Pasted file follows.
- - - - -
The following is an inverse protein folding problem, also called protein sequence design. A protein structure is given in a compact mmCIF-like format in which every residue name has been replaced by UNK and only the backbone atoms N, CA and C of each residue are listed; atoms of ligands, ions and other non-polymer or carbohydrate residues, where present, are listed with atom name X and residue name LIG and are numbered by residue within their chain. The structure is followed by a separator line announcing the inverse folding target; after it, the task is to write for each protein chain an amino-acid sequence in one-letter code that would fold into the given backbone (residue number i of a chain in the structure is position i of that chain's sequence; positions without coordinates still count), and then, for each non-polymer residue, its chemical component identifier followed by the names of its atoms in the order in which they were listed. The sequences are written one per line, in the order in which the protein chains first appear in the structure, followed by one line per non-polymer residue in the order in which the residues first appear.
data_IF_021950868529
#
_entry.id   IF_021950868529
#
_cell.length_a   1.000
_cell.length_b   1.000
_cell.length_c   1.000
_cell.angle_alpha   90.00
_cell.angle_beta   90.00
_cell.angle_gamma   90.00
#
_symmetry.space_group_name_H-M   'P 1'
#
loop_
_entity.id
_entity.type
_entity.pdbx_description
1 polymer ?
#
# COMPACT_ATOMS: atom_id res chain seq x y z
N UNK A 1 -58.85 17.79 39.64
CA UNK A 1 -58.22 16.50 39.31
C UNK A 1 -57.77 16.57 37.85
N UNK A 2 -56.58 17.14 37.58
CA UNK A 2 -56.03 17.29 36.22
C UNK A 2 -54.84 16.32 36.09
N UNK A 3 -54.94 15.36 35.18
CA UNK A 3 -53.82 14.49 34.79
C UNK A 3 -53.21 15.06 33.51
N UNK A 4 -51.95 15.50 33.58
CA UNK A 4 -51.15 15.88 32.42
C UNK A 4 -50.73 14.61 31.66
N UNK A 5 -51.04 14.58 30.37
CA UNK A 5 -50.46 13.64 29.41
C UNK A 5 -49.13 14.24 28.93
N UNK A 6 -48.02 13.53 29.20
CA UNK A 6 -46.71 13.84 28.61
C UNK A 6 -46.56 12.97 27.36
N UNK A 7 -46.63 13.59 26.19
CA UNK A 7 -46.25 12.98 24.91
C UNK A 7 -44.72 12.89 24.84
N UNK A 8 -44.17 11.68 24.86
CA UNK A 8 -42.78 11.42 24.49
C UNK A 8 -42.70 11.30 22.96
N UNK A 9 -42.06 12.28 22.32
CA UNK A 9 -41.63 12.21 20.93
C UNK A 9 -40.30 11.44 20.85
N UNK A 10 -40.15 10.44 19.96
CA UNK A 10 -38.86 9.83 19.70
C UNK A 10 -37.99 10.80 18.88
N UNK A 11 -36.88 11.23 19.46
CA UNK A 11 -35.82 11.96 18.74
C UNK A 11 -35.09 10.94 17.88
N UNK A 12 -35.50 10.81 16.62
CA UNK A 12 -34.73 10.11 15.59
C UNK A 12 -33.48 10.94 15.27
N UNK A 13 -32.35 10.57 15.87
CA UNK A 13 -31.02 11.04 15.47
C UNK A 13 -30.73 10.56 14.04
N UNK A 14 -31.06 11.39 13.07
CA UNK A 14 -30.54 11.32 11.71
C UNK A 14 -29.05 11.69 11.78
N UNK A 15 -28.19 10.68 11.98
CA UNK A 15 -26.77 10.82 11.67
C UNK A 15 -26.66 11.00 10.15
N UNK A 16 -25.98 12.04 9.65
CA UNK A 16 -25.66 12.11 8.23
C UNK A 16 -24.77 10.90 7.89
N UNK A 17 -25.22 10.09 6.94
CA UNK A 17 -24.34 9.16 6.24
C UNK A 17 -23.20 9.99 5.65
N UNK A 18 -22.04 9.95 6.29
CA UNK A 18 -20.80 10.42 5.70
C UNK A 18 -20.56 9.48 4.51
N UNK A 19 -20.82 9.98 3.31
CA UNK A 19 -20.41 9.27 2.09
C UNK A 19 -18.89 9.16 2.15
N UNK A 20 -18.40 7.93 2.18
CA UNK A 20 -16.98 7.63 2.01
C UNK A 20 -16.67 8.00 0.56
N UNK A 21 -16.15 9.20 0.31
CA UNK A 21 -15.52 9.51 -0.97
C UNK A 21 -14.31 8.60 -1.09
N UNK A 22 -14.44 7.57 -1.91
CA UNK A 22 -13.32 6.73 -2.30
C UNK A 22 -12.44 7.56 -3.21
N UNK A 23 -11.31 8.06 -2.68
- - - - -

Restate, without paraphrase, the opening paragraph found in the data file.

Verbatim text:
The following is an inverse protein folding problem, also called protein sequence design. A protein structure is given in a compact mmCIF-like format in which every residue name has been replaced by UNK and only the backbone atoms N, CA and C of each residue are listed; atoms of ligands, ions and other non-polymer or carbohydrate residues, where present, are listed with atom name X and residue name LIG and are numbered by residue within their chain. The structure is followed by a separator line announcing the inverse folding target; after it, the task is to write for each protein chain an amino-acid sequence in one-letter code that would fold into the given backbone (residue number i of a chain in the structure is position i of that chain's sequence; positions without coordinates still count), and then, for each non-polymer residue, its chemical component identifier followed by the names of its atoms in the order in which they were listed. The sequences are written one per line, in the order in which the protein chains first appear in the structure, followed by one line per non-polymer residue in the order in which the residues first appear.